Legendary Helen Altonn marks 50 years with Bulletin
came here expecting to spend a couple of years with the Star-Bulletin and then return to the mainland. Friday we celebrated Helen's 50 years of superior reporting for the newspaper at a luncheon with salmon, a champagne toast and strawberries in our Restaurant Row newsroom. Helen is a legend when it comes to Hawaii journalism, and at age 74 there is no retirement in sight. Her actual anniversary date is Oct. 22. She did not want any celebration so she scheduled vacation that week. But there was no way this much-respected reporter was going to get away without being honored for her remarkable career. Editor Frank Bridgewater
scheduled the party a week early so she would be here. Frank and Tim Ryan
, who received guidance from Helen when he joined the paper, gave meaningful talks about the tough reporter that brought tears to her eyes and to those of hardened staffers. Frank gave her two round-trip air tickets to the mainland as a company gift. Besides employees, many Star-Bulletin retirees attended the luncheon, catered by Murphy's. The food was a cut well above the usual office-party grinds ...
Golfer Michelle Wie is Punahou's $10-million girl and her $500,000 donation to help Hurricane Katrina victims was a marvelous gesture, but there is another Punahou 16-year-old junior, Meghan Akim, who deserves recognition for her charitable work. Meghan, supported by Punahou students, has organized a teen Halloween dance Oct. 30 at Rumours to benefit the Life Foundation. Funds raised will help Hawaii kids who have AIDS/HIV. Entry is $15 and donations can also be made. Call the Life Foundation at 521-2437 ext. 252 for further info. Meghan also models for Central Island Agency ...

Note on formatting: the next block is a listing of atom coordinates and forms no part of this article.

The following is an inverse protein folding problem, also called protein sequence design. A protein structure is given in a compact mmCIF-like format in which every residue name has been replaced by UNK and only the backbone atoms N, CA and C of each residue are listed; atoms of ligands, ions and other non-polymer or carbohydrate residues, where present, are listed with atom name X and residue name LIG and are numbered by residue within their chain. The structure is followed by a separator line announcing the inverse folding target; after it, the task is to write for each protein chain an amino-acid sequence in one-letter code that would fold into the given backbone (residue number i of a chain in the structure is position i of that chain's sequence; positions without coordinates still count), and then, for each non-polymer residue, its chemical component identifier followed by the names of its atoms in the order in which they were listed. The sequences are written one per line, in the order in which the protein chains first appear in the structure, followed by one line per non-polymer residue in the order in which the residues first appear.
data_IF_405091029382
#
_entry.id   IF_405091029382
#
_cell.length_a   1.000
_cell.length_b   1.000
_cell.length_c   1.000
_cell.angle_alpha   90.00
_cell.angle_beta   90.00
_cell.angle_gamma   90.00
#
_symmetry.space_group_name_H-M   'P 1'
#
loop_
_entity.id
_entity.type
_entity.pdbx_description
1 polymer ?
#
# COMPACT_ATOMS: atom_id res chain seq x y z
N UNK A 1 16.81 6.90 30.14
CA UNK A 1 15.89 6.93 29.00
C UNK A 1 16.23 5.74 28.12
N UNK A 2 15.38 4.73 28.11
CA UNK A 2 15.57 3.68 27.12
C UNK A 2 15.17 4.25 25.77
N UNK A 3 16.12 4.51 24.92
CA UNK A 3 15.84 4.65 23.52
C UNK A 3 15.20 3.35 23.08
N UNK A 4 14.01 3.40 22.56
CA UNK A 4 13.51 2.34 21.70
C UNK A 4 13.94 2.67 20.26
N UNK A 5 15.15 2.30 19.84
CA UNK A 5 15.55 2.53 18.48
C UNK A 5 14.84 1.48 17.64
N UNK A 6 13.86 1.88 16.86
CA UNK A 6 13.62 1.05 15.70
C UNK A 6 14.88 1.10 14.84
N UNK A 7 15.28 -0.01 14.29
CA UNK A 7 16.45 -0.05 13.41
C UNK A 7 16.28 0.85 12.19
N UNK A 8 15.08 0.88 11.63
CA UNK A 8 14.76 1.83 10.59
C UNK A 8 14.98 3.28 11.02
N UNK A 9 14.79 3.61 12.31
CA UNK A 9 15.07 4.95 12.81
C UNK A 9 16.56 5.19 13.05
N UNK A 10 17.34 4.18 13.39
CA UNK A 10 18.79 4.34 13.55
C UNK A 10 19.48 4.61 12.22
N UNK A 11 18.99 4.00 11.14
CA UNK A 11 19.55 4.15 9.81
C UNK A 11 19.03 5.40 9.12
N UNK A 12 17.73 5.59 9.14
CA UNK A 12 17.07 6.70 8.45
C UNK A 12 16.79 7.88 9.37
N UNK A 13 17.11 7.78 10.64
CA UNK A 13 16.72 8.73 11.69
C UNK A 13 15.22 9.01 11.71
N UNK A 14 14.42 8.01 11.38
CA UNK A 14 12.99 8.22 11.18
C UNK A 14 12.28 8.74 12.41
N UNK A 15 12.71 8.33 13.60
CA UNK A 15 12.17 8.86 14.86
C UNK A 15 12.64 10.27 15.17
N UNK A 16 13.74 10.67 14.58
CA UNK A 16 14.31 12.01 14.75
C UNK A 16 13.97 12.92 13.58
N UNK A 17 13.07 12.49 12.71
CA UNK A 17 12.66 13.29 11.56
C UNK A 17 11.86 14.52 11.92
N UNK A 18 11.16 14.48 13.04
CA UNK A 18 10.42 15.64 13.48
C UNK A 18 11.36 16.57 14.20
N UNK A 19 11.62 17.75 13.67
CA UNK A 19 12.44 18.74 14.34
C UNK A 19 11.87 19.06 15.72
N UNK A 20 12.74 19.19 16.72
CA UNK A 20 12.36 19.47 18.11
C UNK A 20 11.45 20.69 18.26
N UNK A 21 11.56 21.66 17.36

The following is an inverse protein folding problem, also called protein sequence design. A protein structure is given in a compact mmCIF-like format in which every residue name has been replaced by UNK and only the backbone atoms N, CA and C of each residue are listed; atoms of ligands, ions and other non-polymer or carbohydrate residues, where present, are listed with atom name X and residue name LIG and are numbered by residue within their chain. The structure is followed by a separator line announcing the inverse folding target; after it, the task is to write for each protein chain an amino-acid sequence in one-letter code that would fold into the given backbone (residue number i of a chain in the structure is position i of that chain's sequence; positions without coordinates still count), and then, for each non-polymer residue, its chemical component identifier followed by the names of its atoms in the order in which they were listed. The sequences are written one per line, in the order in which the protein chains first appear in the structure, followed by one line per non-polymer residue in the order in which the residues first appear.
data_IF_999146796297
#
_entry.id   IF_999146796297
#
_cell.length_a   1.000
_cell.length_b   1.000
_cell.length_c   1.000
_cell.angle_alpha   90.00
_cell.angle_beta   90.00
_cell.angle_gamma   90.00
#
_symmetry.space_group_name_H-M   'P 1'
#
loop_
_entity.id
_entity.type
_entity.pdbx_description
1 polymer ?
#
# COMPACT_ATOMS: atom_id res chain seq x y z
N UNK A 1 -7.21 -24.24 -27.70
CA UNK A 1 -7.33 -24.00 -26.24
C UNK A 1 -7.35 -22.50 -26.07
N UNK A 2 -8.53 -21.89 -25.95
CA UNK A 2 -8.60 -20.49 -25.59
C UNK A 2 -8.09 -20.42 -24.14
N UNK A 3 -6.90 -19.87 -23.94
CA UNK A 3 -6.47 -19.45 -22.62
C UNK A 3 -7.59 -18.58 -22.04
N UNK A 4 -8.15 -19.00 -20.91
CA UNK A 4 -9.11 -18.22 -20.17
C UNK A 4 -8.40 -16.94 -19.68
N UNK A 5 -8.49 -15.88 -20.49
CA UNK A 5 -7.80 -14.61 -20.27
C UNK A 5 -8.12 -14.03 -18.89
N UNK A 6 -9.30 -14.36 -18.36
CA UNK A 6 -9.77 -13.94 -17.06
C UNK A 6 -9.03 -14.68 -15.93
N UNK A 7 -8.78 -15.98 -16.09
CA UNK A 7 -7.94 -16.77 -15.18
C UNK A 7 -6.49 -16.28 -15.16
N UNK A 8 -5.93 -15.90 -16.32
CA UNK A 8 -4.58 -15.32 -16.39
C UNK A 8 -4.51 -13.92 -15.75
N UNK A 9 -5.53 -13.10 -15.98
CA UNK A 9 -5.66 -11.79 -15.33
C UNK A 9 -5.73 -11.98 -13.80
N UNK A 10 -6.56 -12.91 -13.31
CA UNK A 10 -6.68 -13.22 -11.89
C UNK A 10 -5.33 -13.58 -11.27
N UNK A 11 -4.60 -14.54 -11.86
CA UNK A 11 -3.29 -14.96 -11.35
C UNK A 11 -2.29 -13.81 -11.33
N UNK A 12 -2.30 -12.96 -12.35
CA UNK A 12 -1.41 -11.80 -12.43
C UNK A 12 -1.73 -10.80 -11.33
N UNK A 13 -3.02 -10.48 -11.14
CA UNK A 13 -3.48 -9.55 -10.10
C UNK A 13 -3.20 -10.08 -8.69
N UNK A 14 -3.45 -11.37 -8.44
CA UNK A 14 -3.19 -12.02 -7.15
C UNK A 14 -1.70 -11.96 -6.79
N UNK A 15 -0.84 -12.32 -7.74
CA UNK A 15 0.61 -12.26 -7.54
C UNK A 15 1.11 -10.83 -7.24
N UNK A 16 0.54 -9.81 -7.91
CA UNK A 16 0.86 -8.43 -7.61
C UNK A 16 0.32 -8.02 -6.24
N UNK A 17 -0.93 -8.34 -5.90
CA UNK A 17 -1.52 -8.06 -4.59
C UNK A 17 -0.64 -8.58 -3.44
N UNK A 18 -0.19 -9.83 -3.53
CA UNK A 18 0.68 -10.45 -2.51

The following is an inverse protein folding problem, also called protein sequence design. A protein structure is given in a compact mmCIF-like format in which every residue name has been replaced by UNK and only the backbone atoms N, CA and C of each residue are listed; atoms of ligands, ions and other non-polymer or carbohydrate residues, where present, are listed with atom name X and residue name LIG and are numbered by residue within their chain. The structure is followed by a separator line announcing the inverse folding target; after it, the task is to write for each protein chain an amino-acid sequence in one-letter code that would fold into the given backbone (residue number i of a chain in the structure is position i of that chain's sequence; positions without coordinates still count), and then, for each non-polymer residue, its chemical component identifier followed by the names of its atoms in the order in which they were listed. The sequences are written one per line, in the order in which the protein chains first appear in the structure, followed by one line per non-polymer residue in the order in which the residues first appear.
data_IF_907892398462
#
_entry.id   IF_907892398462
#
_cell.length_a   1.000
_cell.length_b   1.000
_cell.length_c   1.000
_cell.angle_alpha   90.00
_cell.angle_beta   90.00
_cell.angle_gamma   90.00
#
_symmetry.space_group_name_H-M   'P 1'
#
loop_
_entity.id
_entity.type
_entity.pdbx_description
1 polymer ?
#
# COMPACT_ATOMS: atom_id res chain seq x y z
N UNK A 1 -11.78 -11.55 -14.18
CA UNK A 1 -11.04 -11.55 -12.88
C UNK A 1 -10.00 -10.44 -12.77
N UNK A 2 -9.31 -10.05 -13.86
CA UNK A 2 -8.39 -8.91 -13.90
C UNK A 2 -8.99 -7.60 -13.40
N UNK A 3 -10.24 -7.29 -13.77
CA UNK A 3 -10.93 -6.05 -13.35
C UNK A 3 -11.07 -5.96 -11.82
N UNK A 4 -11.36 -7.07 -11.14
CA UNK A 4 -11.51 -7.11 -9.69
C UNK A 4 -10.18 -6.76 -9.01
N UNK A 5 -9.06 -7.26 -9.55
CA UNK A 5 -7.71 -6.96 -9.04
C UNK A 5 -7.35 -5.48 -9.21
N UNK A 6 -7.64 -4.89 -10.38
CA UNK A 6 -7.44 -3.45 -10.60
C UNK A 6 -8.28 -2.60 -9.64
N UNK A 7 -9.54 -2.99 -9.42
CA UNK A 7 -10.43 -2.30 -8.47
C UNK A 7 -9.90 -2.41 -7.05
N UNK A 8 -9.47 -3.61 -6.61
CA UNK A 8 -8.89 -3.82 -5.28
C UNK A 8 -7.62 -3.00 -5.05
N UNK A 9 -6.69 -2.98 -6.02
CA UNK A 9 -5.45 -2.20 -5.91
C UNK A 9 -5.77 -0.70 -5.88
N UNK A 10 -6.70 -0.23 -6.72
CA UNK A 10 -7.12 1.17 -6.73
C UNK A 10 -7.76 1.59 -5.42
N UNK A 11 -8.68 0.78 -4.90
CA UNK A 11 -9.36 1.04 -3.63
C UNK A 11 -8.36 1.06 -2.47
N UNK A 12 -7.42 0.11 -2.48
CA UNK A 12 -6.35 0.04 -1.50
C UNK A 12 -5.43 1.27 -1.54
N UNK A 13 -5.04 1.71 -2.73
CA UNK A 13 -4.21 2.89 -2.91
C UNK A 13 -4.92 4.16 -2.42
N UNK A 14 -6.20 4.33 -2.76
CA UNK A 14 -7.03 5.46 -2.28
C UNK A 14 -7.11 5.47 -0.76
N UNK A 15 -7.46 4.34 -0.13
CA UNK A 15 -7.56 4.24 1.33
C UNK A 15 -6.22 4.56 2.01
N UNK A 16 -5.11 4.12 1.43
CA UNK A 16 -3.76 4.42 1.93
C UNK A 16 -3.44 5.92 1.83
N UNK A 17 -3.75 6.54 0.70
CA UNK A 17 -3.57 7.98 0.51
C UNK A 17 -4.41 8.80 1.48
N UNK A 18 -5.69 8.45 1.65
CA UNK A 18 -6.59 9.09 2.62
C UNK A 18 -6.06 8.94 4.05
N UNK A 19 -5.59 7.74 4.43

Writer was slow on reporting Wie's mistake
As for Sports Illustrated writer Michael Bamberger
, if he felt it was his duty to report Michelle's erroneous drop to Samsung tourney officials that cost her $53,126 Sunday, why didn't he tell officials the same day? If he had, she could have taken a penalty and continued play. But he waited until the next day, after she had signed her scorecard, and disqualification was forced. He said he did not have time to report her mistake the day it happened. He should have found time ...
Ben Wood, who sold the Star-Bulletin in the streets of downtown Honolulu during World War II, writes of people, places and things every Wednesday and Saturday. E-mail him at firstname.lastname@example.org